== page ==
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How Powerful Is Canada?
Canada is heading into a major election this week. On October 19, Canadian voters will head to the polls to elect the 338 parliamentary leaders in the House of Commons. The country could potentially have a new Prime Minister as well, depending on which party gets the most votes. Under the Canadian parliamentary system, the party that wins the most votes gets to elect the country's Prime Minister. While the U.S. is well into the craziness of the 2016 presidential race, there's a great deal at stake in Canada as well.
For nearly a decade, conservative Stephen Harper has served as Canada's Prime Minster. Harper belongs to the Conservative Party, which has held a parliamentary majority since 2011. However, some analysts say there could be a shift in power after this election. Harper's administration has been accused of fraud and overspending, among other criticisms. After the conservatives, the largest parties are the New Democrat Party and the Liberal Party. Both are on the liberal end of the spectrum with the NDP being very far left. It was largely founded as a pro-union party and it believes in social democracy. In 2011, the NDP surpassed the Liberal Party to claim the second most seats.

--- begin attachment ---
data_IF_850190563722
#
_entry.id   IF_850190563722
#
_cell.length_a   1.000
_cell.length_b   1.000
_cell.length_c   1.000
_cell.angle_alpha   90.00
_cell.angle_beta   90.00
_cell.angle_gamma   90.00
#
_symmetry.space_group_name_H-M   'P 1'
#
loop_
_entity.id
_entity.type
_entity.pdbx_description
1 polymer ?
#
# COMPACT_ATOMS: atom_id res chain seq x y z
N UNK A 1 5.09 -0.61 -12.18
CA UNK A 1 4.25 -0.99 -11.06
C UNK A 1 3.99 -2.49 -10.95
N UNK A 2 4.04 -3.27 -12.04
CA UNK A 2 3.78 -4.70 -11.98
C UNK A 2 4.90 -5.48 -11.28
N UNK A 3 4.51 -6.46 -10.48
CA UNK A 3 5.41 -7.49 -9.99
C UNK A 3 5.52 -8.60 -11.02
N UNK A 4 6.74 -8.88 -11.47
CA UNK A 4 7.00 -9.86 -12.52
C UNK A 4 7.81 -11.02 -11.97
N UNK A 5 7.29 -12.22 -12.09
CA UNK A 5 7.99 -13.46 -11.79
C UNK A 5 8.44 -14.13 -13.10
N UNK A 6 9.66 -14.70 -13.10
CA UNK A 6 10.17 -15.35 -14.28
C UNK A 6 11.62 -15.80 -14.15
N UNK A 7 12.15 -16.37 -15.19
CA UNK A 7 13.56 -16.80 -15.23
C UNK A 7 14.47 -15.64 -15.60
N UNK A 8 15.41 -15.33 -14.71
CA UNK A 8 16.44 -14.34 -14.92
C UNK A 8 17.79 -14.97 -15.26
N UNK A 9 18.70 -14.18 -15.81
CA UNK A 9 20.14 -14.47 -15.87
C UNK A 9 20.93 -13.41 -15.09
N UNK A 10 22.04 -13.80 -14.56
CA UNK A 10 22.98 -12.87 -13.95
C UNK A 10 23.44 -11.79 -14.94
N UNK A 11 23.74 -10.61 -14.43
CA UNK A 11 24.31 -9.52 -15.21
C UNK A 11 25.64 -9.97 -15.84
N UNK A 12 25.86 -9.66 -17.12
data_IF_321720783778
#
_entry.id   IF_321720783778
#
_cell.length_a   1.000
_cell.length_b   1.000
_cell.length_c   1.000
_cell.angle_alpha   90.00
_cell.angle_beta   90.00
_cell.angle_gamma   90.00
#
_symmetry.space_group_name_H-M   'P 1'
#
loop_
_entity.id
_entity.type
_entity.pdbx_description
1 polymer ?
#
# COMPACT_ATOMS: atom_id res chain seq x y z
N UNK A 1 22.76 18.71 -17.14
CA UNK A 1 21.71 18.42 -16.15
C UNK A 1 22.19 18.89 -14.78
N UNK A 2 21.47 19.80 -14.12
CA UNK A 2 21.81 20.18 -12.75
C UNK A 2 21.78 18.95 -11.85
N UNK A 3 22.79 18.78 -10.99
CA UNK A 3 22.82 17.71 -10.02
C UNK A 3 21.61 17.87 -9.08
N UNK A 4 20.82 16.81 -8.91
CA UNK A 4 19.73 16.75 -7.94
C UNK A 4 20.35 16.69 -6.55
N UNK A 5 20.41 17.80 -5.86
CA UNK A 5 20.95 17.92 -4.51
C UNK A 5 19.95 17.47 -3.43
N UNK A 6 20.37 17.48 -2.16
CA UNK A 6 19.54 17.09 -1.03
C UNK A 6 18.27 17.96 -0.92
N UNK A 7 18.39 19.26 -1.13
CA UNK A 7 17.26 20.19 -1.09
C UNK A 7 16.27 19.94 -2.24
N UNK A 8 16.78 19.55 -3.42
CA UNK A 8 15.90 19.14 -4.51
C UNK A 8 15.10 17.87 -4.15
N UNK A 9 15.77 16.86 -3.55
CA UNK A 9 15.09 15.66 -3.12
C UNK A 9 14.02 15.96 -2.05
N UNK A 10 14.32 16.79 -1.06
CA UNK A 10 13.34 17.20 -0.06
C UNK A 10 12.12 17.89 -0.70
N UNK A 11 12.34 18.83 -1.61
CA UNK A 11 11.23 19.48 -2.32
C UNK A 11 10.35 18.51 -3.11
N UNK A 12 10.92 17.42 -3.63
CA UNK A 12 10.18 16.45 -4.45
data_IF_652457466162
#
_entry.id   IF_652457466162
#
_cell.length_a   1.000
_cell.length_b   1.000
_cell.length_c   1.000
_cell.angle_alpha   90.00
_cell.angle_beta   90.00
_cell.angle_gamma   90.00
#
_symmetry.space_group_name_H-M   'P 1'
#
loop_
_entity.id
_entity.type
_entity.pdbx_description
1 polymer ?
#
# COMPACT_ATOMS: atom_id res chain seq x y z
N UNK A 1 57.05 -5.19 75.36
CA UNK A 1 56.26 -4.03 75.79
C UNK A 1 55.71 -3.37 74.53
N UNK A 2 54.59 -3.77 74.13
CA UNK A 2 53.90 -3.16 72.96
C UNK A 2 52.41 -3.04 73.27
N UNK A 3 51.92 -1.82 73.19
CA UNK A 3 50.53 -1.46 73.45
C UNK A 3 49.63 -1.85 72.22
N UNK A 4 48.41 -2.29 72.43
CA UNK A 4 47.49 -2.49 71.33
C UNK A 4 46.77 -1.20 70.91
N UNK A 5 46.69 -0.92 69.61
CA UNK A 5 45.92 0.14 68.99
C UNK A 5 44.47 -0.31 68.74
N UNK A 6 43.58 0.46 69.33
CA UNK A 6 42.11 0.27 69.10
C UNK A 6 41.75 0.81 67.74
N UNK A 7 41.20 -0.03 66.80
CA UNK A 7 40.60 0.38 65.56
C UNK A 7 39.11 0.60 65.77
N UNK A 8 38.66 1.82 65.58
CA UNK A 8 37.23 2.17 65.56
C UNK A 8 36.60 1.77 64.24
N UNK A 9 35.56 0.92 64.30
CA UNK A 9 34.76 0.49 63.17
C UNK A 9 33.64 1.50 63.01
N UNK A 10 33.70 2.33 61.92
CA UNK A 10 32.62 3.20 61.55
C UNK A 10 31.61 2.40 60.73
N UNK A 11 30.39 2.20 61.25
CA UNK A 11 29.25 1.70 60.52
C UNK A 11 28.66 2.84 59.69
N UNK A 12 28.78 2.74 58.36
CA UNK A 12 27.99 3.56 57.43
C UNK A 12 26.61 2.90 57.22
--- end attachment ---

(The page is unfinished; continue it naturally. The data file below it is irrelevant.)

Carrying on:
Now, there's some movement in Canada to unite the liberal parties' votes together, rather than avoid splitting them. Some feel this is the best way to get a liberal prime minister in power that will advocate for the left. Others say this could be a slippery slope toward a more polarized two-party system. Regardless of which party wins, it will be a clear indicator of just how much Canada's political spectrum has shifted.
Canada's Conservatives in crushing election victory (theguardian.com)
"The Conservative prime minister of Canada, Stephen Harper, has won a majority for his government in the country's parliamentary elections that also marked a shattering defeat for Michael Ignatieff's opposition Liberals."
The 2015 Canadian federal election, explained (vox.com)
"There's a big debate happening tonight, and it has nothing to do with Donald Trump or the Republican primary."
The Prime Minister of Canada (thecanadaguide.com)
"Though the Queen may be Canada's head of state, and the governor general the Queen's stand-in, it is the prime minister who truly rules Canada."